IGNITING THE FLAME OF UNITY

THE HISTORY OF THE

 BRIGHTON BRANCH OF A.S.L.E.F.

 

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 If I’m designed yon lording’s slave, Bye nature’s law designed.

Why was an independent wish, ever planted in my mind?

If not, why am I subject to his cruelty, or scorn?

Or why has man the will and the power to make his fellow mourn?

Robbie Burns

 

THE 1920s

BRANCH SECRETARIES 

R. COX 1920 - 1921 &

(Footplate Seniority, no date available)

H. BEALL 1922 - 1929

(Footplate Seniority 12.07.1897)

 

 

 

At the stroke of midnight on 31st December 1922, the London Brighton & South Coast Railway ceased to operate as an independent company and become part of the Southern Railway. The Southern Railway incorporated two other railway companies, the South Eastern Railway and the London & South Western Railway. The new Southern Railway operated railway lines in the Southern part of England, from Kent to North East Cornwall.

With Railway Grouping of 1923, it led to the hold up in promotions for many footplatemen at Brighton. This was due to the amalgamation having opened up a much larger catchment area for new drivers and firemen, and each new vacancy was now taken up by the most senior applicant, no matter where come from in the Southern Railway territory. As it happened there was a spate of redundancies on former London & South Western Railway. And to enginemen at Brighton, it soon began to seem as if every chance of promotion was being taken by ‘South Western’ men, who were willing to move house in order to secure or regain their appointment.

Things did not improve much, as it was not very long before the ‘Southern Electric’ system began to spread out in the London area of the South Eastern side of the Southern Railway, which meant the closure of steam sheds such as Slade Green and Orpington being two such depots.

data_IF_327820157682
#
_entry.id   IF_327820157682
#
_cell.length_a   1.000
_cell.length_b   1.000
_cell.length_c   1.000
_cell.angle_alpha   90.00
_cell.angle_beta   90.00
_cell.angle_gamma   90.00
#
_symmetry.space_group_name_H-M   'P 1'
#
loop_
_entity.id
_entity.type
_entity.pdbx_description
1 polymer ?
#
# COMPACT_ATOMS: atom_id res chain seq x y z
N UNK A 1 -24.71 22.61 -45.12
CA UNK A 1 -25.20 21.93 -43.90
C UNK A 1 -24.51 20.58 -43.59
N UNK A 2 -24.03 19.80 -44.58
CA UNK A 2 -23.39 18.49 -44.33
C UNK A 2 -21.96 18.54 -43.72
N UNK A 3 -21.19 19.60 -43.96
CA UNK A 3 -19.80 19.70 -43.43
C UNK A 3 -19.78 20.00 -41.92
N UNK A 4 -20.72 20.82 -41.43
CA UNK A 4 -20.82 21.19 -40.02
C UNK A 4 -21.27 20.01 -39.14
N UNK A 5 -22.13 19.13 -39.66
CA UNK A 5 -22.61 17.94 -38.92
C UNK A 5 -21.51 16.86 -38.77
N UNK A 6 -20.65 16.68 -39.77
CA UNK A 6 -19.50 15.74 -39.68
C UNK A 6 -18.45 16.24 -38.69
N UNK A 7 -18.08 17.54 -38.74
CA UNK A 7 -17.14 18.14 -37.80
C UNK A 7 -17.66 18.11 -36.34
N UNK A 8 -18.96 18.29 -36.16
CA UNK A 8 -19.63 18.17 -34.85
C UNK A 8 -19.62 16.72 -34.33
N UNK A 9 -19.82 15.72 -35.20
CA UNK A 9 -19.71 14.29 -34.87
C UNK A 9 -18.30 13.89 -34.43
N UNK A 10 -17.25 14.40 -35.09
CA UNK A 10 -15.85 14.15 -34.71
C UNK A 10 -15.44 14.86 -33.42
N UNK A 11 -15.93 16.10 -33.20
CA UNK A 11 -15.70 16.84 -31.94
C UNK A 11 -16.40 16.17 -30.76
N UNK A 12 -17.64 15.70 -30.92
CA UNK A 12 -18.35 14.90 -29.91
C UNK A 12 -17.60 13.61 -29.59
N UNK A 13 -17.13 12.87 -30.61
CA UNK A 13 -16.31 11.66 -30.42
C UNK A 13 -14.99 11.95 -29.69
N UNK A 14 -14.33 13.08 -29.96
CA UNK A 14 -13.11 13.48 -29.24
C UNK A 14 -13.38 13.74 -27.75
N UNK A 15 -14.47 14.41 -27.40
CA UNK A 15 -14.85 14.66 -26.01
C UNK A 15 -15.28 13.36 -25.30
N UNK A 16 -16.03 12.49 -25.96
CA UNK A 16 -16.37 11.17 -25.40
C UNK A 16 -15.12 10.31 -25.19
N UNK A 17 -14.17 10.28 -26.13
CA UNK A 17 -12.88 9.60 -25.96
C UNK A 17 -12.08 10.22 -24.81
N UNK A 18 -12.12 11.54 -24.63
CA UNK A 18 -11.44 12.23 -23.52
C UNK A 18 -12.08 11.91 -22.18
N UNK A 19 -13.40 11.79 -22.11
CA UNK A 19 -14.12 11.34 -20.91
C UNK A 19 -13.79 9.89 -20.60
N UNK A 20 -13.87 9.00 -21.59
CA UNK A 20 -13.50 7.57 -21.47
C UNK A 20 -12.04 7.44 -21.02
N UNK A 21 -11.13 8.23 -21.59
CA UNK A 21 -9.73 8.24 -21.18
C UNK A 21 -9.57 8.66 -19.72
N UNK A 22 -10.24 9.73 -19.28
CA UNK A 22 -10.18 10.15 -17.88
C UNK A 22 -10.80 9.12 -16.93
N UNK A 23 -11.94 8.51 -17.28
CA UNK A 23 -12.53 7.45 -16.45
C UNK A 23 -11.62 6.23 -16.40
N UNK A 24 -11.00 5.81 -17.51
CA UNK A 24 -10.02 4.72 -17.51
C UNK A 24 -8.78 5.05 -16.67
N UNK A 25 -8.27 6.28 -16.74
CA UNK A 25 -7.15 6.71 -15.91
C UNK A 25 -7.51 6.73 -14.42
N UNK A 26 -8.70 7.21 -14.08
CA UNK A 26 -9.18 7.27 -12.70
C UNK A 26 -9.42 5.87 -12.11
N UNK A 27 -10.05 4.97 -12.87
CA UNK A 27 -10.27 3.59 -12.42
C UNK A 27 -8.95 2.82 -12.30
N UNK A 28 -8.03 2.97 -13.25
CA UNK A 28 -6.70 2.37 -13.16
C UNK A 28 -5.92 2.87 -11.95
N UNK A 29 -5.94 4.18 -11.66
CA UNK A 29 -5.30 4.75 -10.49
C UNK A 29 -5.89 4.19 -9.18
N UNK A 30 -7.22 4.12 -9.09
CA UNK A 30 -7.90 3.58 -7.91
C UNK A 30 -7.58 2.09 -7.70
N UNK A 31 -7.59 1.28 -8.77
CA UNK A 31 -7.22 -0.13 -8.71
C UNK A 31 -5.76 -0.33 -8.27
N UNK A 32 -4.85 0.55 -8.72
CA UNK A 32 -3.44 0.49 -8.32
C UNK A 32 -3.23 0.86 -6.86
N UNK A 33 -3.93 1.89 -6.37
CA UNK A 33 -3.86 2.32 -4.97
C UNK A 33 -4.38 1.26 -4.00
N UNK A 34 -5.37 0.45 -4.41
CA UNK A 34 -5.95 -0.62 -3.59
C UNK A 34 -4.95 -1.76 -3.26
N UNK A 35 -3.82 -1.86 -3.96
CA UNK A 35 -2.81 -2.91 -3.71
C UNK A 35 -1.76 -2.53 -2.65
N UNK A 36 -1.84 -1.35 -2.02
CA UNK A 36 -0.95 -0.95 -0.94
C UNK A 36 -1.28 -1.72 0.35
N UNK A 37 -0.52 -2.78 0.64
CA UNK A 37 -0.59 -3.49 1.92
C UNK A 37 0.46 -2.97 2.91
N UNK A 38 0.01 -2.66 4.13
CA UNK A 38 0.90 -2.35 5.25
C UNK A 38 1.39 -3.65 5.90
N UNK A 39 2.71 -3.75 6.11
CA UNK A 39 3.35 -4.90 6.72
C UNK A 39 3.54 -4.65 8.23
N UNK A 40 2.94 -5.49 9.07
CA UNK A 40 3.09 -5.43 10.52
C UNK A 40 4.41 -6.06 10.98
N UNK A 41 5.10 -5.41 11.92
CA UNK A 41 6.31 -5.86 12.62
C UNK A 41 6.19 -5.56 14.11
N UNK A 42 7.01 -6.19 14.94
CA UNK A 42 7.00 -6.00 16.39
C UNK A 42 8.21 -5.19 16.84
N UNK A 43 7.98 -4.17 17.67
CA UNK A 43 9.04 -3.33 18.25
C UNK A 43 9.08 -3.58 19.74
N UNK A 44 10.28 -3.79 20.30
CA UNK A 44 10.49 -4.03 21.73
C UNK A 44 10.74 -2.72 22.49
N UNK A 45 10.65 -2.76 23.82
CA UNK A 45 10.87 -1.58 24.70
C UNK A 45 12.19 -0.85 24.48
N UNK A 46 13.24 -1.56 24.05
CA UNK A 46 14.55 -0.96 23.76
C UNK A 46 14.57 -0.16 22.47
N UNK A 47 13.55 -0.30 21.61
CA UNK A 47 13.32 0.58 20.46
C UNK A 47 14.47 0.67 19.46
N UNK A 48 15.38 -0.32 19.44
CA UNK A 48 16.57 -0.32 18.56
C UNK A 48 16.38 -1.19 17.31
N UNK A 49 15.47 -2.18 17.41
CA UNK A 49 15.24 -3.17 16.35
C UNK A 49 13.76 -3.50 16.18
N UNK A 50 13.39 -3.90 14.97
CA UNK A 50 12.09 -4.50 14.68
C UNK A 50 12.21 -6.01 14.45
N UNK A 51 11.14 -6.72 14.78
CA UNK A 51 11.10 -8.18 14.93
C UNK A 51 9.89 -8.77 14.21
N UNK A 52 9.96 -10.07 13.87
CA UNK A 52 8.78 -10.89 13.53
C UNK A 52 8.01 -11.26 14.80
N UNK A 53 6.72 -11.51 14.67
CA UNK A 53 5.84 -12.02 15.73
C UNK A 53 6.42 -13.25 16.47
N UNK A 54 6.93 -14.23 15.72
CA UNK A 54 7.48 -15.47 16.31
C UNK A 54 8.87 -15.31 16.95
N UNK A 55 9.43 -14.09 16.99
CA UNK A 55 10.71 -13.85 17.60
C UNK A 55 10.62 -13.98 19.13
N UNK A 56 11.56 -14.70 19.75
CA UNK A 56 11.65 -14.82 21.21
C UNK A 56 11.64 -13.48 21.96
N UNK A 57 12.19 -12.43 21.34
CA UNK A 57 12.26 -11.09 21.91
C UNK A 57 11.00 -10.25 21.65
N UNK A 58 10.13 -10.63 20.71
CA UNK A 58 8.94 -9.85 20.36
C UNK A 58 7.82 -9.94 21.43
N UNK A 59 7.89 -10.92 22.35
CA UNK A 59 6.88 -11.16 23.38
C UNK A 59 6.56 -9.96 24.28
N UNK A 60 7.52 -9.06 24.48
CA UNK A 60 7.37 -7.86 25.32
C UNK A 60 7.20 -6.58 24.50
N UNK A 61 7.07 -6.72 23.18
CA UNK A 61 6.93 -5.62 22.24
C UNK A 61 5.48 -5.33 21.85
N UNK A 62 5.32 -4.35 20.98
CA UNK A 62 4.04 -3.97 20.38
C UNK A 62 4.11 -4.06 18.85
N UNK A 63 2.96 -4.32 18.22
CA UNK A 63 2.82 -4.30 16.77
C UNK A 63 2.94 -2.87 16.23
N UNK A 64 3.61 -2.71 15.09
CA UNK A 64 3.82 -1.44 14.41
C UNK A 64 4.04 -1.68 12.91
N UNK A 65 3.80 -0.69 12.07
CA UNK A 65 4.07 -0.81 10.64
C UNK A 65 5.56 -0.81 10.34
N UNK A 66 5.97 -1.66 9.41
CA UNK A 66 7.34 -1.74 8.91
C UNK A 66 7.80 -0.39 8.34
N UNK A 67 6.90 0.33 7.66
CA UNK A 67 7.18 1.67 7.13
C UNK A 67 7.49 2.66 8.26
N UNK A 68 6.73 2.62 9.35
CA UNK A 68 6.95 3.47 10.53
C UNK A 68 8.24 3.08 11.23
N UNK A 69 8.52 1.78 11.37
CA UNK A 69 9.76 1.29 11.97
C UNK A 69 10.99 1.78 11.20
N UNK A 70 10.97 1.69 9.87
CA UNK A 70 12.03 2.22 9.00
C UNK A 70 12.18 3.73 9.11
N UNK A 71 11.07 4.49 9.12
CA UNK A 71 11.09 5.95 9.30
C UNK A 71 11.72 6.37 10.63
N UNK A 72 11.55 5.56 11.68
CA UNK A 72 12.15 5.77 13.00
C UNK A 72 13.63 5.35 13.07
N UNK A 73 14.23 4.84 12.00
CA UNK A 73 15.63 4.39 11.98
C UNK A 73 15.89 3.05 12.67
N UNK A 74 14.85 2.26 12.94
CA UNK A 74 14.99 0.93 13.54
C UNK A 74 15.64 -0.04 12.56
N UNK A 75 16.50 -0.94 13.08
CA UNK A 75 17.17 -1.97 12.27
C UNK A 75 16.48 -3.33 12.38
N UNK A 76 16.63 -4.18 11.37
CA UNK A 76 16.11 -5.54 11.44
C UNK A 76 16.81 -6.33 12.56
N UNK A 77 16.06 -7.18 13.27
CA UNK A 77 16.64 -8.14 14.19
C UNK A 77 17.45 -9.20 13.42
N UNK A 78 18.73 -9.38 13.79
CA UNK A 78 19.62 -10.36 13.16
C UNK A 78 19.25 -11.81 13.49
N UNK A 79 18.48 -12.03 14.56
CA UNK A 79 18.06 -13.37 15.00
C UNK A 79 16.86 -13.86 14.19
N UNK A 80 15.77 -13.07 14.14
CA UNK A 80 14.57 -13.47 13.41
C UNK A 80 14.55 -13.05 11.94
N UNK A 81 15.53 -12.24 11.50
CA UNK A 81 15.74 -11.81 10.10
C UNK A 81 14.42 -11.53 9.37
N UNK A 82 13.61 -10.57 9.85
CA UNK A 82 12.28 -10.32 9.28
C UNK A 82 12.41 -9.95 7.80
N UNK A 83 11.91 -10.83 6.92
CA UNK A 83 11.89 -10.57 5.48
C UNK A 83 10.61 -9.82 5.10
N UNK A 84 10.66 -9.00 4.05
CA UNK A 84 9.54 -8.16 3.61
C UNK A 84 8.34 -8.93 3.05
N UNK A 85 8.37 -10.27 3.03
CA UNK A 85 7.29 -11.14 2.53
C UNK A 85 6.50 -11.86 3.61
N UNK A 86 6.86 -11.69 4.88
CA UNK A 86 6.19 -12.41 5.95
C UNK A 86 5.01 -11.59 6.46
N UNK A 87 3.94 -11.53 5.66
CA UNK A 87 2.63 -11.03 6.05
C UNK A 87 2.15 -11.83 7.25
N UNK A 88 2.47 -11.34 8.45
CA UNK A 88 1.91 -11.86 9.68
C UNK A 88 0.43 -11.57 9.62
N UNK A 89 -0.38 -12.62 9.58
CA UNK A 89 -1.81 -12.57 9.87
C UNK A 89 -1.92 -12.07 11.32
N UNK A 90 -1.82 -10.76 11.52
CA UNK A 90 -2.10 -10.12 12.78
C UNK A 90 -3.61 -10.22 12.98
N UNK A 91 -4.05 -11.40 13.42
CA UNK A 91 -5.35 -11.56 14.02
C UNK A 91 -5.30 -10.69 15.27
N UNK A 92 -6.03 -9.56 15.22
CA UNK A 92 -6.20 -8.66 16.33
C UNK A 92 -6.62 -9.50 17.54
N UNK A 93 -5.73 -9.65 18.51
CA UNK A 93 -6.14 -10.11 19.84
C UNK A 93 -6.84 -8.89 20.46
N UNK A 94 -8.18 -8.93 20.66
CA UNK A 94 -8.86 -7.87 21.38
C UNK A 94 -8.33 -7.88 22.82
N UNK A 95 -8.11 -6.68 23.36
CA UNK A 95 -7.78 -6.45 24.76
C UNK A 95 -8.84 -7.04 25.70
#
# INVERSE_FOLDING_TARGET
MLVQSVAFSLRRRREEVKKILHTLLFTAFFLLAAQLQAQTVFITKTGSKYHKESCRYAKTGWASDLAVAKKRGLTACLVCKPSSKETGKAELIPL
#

And so, at Brighton, the steady influx persisted. Men from ‘ South Western’ and a few ‘South Eastern’ men continued to take up most of the new appointments; and meanwhile, many of Brighton’s own ‘passed’ men were getting rather old for firing duties, many being in their late thirties or older. In the long run a lot of the Brighton’s own ‘passed’ men had to pull up their roots in order for them to escape from the shovel and moved elsewhere to get their promotion, with some of them never transferring back to Brighton.

An influx of 'South Western' would re-occur again during the mid 1950s.

Adapted from the book

Yesterday Once More

By Fred Rich

 

 

LOCOMOTIVE JOURNAL 1922

BRIGHTON BRANCH

 

It is with deep regret I have to report the death of Bro. F. Wilson, who passed away after a brief illness, at the age of 51. It came as a great surprise to the whole of the members of the Branch. He was greatly respected by all. The funeral took place on the 2nd of March, 45 members followed him from his residence to the cemetery, and six members acted as bearers from the chapel to the grave. He was a member of the Assurance Fund, and the widow wishes to thank Mr. Bromley for the prompt way in which the claim was settled.


BRANCH SECRETARY

 

 TIM WOOD COLLECTION


 

LOCOMOTIVE JOURNAL 1922

BRIGHTON BRANCH

It is with deep regret I have to record the death of one of our members, Bro. James Charles Turk, who met a fatal accident while firing on a motor train between Brighton and Worthing, on Saturday, September 2nd. The funeral of our late Brother took place on Thursday, September 7th, when about 80 Drivers and Firemen followed him to his last resting - place, six of them acting as bearers; also, about 20 attended from the Traffic Department. The coffin and hearse were covered in wreaths, and a cab was engaged to take the remainder, there being 54 in all. It was a very impressive sight, and crowds of people showed their sympathy by standing while the cortege passed. Our late Brother joined up in the R.F.A. during the war, and some splendid wreaths were sent from the regiments with which he served in Mesopotamia. Our deepest sympathy goes to his relatives, also to the young lady to whom he was shortly to have been married.

BRANCH SECRETARY

 

*James Turk was known to many as Jack, his regular driver at the time of his accident was Harry Thompson